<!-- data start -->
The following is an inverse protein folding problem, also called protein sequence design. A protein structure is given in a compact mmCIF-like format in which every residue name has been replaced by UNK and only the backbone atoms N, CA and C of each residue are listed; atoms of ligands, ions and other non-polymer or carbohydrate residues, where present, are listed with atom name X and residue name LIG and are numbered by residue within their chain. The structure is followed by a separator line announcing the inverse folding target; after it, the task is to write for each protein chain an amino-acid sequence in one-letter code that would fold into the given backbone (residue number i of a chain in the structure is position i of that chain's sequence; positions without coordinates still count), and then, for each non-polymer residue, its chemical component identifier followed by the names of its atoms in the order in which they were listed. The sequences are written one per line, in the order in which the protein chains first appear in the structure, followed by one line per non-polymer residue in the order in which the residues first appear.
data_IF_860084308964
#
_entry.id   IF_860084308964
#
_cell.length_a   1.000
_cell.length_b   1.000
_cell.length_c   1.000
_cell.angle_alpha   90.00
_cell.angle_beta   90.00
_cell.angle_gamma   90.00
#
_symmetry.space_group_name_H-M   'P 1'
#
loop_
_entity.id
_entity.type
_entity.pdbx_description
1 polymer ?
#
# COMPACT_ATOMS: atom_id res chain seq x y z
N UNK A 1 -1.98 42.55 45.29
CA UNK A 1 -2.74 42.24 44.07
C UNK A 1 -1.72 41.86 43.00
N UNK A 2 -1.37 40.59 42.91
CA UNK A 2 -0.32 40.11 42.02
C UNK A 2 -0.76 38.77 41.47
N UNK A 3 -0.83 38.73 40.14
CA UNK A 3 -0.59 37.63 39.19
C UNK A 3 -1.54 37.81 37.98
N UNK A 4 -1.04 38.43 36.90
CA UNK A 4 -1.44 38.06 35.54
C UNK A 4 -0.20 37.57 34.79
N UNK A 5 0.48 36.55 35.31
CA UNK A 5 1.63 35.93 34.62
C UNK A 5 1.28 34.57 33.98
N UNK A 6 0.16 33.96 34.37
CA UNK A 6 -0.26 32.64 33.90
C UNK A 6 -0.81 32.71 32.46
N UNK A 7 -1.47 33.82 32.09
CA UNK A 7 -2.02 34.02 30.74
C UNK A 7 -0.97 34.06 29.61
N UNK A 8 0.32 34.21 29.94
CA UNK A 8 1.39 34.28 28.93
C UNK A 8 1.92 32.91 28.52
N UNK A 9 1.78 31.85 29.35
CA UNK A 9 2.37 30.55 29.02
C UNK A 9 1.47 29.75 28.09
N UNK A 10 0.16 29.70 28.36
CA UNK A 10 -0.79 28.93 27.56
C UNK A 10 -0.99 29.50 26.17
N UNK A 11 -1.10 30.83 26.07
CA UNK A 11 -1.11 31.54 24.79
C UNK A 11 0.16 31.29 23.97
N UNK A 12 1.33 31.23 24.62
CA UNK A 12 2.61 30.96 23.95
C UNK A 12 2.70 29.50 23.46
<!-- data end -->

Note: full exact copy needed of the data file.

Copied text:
The following is an inverse protein folding problem, also called protein sequence design. A protein structure is given in a compact mmCIF-like format in which every residue name has been replaced by UNK and only the backbone atoms N, CA and C of each residue are listed; atoms of ligands, ions and other non-polymer or carbohydrate residues, where present, are listed with atom name X and residue name LIG and are numbered by residue within their chain. The structure is followed by a separator line announcing the inverse folding target; after it, the task is to write for each protein chain an amino-acid sequence in one-letter code that would fold into the given backbone (residue number i of a chain in the structure is position i of that chain's sequence; positions without coordinates still count), and then, for each non-polymer residue, its chemical component identifier followed by the names of its atoms in the order in which they were listed. The sequences are written one per line, in the order in which the protein chains first appear in the structure, followed by one line per non-polymer residue in the order in which the residues first appear.
data_IF_860084308964
#
_entry.id   IF_860084308964
#
_cell.length_a   1.000
_cell.length_b   1.000
_cell.length_c   1.000
_cell.angle_alpha   90.00
_cell.angle_beta   90.00
_cell.angle_gamma   90.00
#
_symmetry.space_group_name_H-M   'P 1'
#
loop_
_entity.id
_entity.type
_entity.pdbx_description
1 polymer ?
#
# COMPACT_ATOMS: atom_id res chain seq x y z
N UNK A 1 -1.98 42.55 45.29
CA UNK A 1 -2.74 42.24 44.07
C UNK A 1 -1.72 41.86 43.00
N UNK A 2 -1.37 40.59 42.91
CA UNK A 2 -0.32 40.11 42.02
C UNK A 2 -0.76 38.77 41.47
N UNK A 3 -0.83 38.73 40.14
CA UNK A 3 -0.59 37.63 39.19
C UNK A 3 -1.54 37.81 37.98
N UNK A 4 -1.04 38.43 36.90
CA UNK A 4 -1.44 38.06 35.54
C UNK A 4 -0.20 37.57 34.79
N UNK A 5 0.48 36.55 35.31
CA UNK A 5 1.63 35.93 34.62
C UNK A 5 1.28 34.57 33.98
N UNK A 6 0.16 33.96 34.37
CA UNK A 6 -0.26 32.64 33.90
C UNK A 6 -0.81 32.71 32.46
N UNK A 7 -1.47 33.82 32.09
CA UNK A 7 -2.02 34.02 30.74
C UNK A 7 -0.97 34.06 29.61
N UNK A 8 0.32 34.21 29.94
CA UNK A 8 1.39 34.28 28.93
C UNK A 8 1.92 32.91 28.52
N UNK A 9 1.78 31.85 29.35
CA UNK A 9 2.37 30.55 29.02
C UNK A 9 1.47 29.75 28.09
N UNK A 10 0.16 29.70 28.36
CA UNK A 10 -0.79 28.93 27.56
C UNK A 10 -0.99 29.50 26.17
N UNK A 11 -1.10 30.83 26.07
CA UNK A 11 -1.11 31.54 24.79
C UNK A 11 0.16 31.29 23.97
N UNK A 12 1.33 31.23 24.62
CA UNK A 12 2.61 30.96 23.95
C UNK A 12 2.70 29.50 23.46